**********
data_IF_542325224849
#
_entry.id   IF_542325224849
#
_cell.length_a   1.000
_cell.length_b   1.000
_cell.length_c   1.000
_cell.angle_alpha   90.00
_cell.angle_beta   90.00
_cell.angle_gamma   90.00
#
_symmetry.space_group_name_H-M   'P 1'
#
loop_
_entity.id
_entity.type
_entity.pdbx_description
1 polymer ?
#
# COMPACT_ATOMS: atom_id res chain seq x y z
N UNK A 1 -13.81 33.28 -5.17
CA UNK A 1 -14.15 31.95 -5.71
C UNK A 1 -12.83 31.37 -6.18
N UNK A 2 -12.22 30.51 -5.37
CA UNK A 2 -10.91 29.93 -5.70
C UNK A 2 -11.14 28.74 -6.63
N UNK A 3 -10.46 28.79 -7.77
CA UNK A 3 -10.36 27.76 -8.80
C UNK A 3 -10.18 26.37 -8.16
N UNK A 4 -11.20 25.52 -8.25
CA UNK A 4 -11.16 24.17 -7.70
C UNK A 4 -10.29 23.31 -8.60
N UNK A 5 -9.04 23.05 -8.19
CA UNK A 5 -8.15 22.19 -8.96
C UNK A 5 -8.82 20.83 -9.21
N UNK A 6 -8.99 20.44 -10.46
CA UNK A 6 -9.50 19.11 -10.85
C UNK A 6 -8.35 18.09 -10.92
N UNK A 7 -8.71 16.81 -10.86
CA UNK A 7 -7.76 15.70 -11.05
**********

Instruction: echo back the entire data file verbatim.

data_IF_542325224849
#
_entry.id   IF_542325224849
#
_cell.length_a   1.000
_cell.length_b   1.000
_cell.length_c   1.000
_cell.angle_alpha   90.00
_cell.angle_beta   90.00
_cell.angle_gamma   90.00
#
_symmetry.space_group_name_H-M   'P 1'
#
loop_
_entity.id
_entity.type
_entity.pdbx_description
1 polymer ?
#
# COMPACT_ATOMS: atom_id res chain seq x y z
N UNK A 1 -13.81 33.28 -5.17
CA UNK A 1 -14.15 31.95 -5.71
C UNK A 1 -12.83 31.37 -6.18
N UNK A 2 -12.22 30.51 -5.37
CA UNK A 2 -10.91 29.93 -5.70
C UNK A 2 -11.14 28.74 -6.63
N UNK A 3 -10.46 28.79 -7.77
CA UNK A 3 -10.36 27.76 -8.80
C UNK A 3 -10.18 26.37 -8.16
N UNK A 4 -11.20 25.52 -8.25
CA UNK A 4 -11.16 24.17 -7.70
C UNK A 4 -10.29 23.31 -8.60
N UNK A 5 -9.04 23.05 -8.19
CA UNK A 5 -8.15 22.19 -8.96
C UNK A 5 -8.82 20.83 -9.21
N UNK A 6 -8.99 20.44 -10.46
CA UNK A 6 -9.50 19.11 -10.85
C UNK A 6 -8.35 18.09 -10.92
N UNK A 7 -8.71 16.81 -10.86
CA UNK A 7 -7.76 15.70 -11.05